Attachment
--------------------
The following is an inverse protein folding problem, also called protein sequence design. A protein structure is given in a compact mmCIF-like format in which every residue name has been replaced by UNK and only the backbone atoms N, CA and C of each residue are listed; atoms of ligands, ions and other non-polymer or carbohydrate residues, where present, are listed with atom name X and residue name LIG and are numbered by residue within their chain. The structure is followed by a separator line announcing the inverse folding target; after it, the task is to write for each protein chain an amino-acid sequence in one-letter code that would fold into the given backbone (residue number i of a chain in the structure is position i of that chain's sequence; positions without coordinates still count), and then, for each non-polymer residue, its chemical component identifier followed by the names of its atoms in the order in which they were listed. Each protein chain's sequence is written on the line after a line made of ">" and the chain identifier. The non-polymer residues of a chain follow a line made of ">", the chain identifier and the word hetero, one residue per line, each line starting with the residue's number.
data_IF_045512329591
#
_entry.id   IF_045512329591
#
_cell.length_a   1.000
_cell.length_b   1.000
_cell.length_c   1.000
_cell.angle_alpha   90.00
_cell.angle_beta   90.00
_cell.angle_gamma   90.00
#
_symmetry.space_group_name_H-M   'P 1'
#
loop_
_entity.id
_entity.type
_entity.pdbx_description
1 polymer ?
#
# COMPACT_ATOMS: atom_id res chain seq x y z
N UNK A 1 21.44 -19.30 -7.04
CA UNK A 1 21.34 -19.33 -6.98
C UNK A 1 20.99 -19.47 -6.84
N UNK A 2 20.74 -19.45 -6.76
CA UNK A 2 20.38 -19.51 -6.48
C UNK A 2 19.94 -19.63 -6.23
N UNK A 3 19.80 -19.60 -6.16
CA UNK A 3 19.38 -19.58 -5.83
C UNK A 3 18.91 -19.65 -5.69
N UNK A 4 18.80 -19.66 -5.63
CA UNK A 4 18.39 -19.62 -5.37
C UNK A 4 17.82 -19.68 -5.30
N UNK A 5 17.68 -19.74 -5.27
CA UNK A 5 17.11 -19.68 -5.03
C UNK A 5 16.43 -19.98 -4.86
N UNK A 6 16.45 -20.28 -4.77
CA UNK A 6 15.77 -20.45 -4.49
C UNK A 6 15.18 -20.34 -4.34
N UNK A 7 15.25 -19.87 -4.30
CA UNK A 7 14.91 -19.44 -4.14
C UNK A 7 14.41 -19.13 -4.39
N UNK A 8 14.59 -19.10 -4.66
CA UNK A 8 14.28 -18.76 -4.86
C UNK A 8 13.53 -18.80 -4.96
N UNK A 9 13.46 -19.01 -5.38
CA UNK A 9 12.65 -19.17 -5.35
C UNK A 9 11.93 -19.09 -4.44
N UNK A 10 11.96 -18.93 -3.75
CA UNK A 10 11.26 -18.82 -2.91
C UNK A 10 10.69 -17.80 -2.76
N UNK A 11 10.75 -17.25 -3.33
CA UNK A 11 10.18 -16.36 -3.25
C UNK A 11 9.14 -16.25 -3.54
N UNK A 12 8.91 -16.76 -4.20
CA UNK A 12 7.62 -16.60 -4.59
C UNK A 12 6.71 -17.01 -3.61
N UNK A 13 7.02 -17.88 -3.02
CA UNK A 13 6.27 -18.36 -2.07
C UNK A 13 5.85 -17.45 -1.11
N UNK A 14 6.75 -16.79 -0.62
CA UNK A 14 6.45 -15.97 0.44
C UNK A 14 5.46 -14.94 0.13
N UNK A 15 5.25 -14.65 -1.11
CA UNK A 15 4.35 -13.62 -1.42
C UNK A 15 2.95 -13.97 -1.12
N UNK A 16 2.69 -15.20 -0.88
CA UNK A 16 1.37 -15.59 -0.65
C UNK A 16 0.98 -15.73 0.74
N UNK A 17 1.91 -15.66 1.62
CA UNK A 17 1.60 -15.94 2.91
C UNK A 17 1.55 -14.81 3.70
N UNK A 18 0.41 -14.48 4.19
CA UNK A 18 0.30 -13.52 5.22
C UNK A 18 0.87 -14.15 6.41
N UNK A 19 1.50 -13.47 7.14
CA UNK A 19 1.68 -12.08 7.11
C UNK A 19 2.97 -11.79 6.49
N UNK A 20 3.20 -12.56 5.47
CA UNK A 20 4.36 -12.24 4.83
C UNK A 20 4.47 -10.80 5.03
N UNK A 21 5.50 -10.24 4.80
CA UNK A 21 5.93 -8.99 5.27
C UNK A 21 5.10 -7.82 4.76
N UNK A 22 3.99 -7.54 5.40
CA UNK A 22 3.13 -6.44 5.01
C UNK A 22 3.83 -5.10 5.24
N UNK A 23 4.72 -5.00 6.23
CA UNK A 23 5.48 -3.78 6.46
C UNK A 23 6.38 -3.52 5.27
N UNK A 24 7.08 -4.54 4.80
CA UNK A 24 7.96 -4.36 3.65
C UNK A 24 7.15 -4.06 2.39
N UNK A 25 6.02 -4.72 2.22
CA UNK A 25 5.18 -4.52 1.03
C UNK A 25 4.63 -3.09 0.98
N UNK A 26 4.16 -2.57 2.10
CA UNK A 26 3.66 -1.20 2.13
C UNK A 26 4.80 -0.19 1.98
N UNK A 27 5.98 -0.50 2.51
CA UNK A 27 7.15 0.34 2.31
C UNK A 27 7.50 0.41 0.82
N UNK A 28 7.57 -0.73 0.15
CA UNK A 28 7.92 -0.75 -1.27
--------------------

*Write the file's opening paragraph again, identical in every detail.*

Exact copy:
The following is an inverse protein folding problem, also called protein sequence design. A protein structure is given in a compact mmCIF-like format in which every residue name has been replaced by UNK and only the backbone atoms N, CA and C of each residue are listed; atoms of ligands, ions and other non-polymer or carbohydrate residues, where present, are listed with atom name X and residue name LIG and are numbered by residue within their chain. The structure is followed by a separator line announcing the inverse folding target; after it, the task is to write for each protein chain an amino-acid sequence in one-letter code that would fold into the given backbone (residue number i of a chain in the structure is position i of that chain's sequence; positions without coordinates still count), and then, for each non-polymer residue, its chemical component identifier followed by the names of its atoms in the order in which they were listed. Each protein chain's sequence is written on the line after a line made of ">" and the chain identifier. The non-polymer residues of a chain follow a line made of ">", the chain identifier and the word hetero, one residue per line, each line starting with the residue's number.